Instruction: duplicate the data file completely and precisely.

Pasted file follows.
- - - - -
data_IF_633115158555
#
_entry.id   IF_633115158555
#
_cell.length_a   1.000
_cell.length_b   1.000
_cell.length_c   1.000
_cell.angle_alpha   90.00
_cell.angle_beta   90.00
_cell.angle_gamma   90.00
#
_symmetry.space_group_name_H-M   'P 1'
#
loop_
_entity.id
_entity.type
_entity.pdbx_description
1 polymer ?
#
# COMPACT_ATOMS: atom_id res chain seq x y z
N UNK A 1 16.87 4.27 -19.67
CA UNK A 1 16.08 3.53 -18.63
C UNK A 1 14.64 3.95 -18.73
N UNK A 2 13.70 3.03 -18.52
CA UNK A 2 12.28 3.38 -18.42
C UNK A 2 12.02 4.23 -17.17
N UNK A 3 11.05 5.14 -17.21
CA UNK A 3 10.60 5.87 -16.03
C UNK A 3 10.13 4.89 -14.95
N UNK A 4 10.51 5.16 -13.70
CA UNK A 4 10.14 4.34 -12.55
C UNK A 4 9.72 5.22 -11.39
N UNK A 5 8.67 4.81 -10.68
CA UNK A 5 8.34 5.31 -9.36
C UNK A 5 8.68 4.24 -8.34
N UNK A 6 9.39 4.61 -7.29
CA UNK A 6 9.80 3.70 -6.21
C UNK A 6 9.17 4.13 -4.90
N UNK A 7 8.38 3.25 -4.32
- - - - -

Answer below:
data_IF_633115158555
#
_entry.id   IF_633115158555
#
_cell.length_a   1.000
_cell.length_b   1.000
_cell.length_c   1.000
_cell.angle_alpha   90.00
_cell.angle_beta   90.00
_cell.angle_gamma   90.00
#
_symmetry.space_group_name_H-M   'P 1'
#
loop_
_entity.id
_entity.type
_entity.pdbx_description
1 polymer ?
#
# COMPACT_ATOMS: atom_id res chain seq x y z
N UNK A 1 16.87 4.27 -19.67
CA UNK A 1 16.08 3.53 -18.63
C UNK A 1 14.64 3.95 -18.73
N UNK A 2 13.70 3.03 -18.52
CA UNK A 2 12.28 3.38 -18.42
C UNK A 2 12.02 4.23 -17.17
N UNK A 3 11.05 5.14 -17.21
CA UNK A 3 10.60 5.87 -16.03
C UNK A 3 10.13 4.89 -14.95
N UNK A 4 10.51 5.16 -13.70
CA UNK A 4 10.14 4.34 -12.55
C UNK A 4 9.72 5.22 -11.39
N UNK A 5 8.67 4.81 -10.68
CA UNK A 5 8.34 5.31 -9.36
C UNK A 5 8.68 4.24 -8.34
N UNK A 6 9.39 4.61 -7.29
CA UNK A 6 9.80 3.70 -6.21
C UNK A 6 9.17 4.13 -4.90
N UNK A 7 8.38 3.25 -4.32